Augustus Baldwin Longstreet served as president of four southern colleges, including the University of Mississippi, and was the author of Georgia Scenes (1835), the first major work of southwestern humor. Born on 22 September 1790 in Augusta, Georgia, to Hannah Randolph Longstreet and William Longstreet, he studied at Rev. Moses Waddel’s academy in Willington, South Carolina, and at Yale, where he graduated with honors. After reading law in Litchfield, Connecticut, he was admitted to the Georgia bar in 1815 and became a circuit-riding attorney for a seven-county district. Longstreet and Frances Eliza Parke, whom he married on 3 March 1817, had eight children, only two of whom survived to adulthood.
A states’ rights activist, Longstreet was well known as an assemblyman, criminal trial lawyer, circuit court judge, political satirist, and newspaper owner-editor. Although his popular comic collection Georgia Scenes, Characters, Incidents, &c. in the First Half Century of the Republic (1835) was published anonymously, Longstreet was quickly identified as the author. His articulate narrators, Lyman Hall and Abraham Baldwin (both named after Georgia politicians), tell tall tales of men’s horse-trading and women’s gossip, incorporating the sometimes vulgar voices of rural Georgians. Edgar Allan Poe reviewed Georgia Scenes enthusiastically in the Southern Literary Messenger, and a fashion developed for the vernacular dialogue and robust physicality of the southwestern humor genre, which took its name from the Old Southwest, a region extending from Georgia to Mississippi and Arkansas. Antebellum practitioners included Thomas Bangs Thorpe, Johnson Jones Hooper, and even a Mississippi governor, Alexander G. McNutt. Mark Twain and contemporary humorists such as Clyde Edgerton and Mississippi’s Barry Hannah have continued the literary tradition.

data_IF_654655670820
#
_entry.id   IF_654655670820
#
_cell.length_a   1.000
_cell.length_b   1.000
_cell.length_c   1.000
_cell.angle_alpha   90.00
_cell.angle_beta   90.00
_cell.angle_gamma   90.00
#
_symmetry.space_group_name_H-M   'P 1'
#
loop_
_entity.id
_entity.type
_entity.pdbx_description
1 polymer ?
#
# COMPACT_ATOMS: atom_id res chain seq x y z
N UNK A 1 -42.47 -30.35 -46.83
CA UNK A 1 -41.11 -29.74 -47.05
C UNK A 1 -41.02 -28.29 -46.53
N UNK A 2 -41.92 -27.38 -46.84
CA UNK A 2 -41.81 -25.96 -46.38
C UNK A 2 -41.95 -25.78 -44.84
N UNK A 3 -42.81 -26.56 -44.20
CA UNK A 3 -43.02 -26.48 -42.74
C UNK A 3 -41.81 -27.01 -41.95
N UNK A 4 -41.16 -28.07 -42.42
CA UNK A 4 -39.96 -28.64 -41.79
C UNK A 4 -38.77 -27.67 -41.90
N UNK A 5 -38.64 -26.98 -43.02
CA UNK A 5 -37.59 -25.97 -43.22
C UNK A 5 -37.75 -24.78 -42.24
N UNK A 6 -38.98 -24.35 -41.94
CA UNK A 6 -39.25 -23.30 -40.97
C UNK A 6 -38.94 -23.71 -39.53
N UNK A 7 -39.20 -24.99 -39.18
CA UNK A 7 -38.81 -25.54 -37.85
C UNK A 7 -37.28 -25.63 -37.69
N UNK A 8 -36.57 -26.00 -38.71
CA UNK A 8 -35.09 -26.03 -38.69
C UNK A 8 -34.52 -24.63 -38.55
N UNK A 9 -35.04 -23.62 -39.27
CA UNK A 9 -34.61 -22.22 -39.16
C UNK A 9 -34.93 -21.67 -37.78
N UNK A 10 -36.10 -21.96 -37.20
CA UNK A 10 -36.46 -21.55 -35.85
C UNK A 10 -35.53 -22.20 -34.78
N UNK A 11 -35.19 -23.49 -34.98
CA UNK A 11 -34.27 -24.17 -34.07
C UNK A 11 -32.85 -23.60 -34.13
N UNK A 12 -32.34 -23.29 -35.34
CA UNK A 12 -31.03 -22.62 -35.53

Longstreet never completed his plans to publish a second volume of comic sketches. He became a Methodist preacher in 1838 and was subsequently elected president of the Methodist-sponsored Emory College in Atlanta, where he also taught and wrote proslavery pamphlets. In the years before the Civil War, Longstreet also served as a professor and chief administrator at Centenary College in Louisiana, the University of Mississippi, and South Carolina College.
Between 1849 and 1856, while serving as chancellor at the University of Mississippi, he wrote on political and theological subjects and worked on Master William Mitten; or, A Youth of Brilliant Talents, Who Was Ruined by Bad Luck (1864), a moralistic novel that never achieved the fame of his early humorous fiction. Longstreet’s son-in-law, L. Q. C. Lamar, chaired the committee that drafted Mississippi’s Ordinance of Secession; Confederate general James Longstreet was Longstreet’s nephew. Through much of the Civil War, Judge Longstreet and his wife lived as refugees in Elon, Alabama, but they subsequently returned to Oxford, home of both of their daughters. Longstreet published essays in the Nineteenth Century in 1869 and 1870 and was working on a treatise about biblical interpretation when he died on 9 July 1870. The Longstreet-Lamar House on Oxford’s North 14th Street has been restored as a national historic landmark.
- Joan Wylie Hall, Writers of the American Renaissance: An A–Z Guide (2003)
- M. Thomas Inge and Edward J. Piacentino, eds., The Humor of the Old South (2001)
- Kimball King, Augustus Baldwin Longstreet (1984); Augustus Baldwin Longstreet, Georgia Scenes, Characters, Incidents, &c. in the First Half of the Republic: By a Native Georgian (1992)
- David Rachels, ed., Augustus Baldwin Longstreet’s “Georgia Scenes” Completed: A Scholarly Text (1998)
- Scott Romine, The Narrative Forms of Southern Community (1999)
- Jessica Wegmann, Southern Literary Journal (Fall 1997)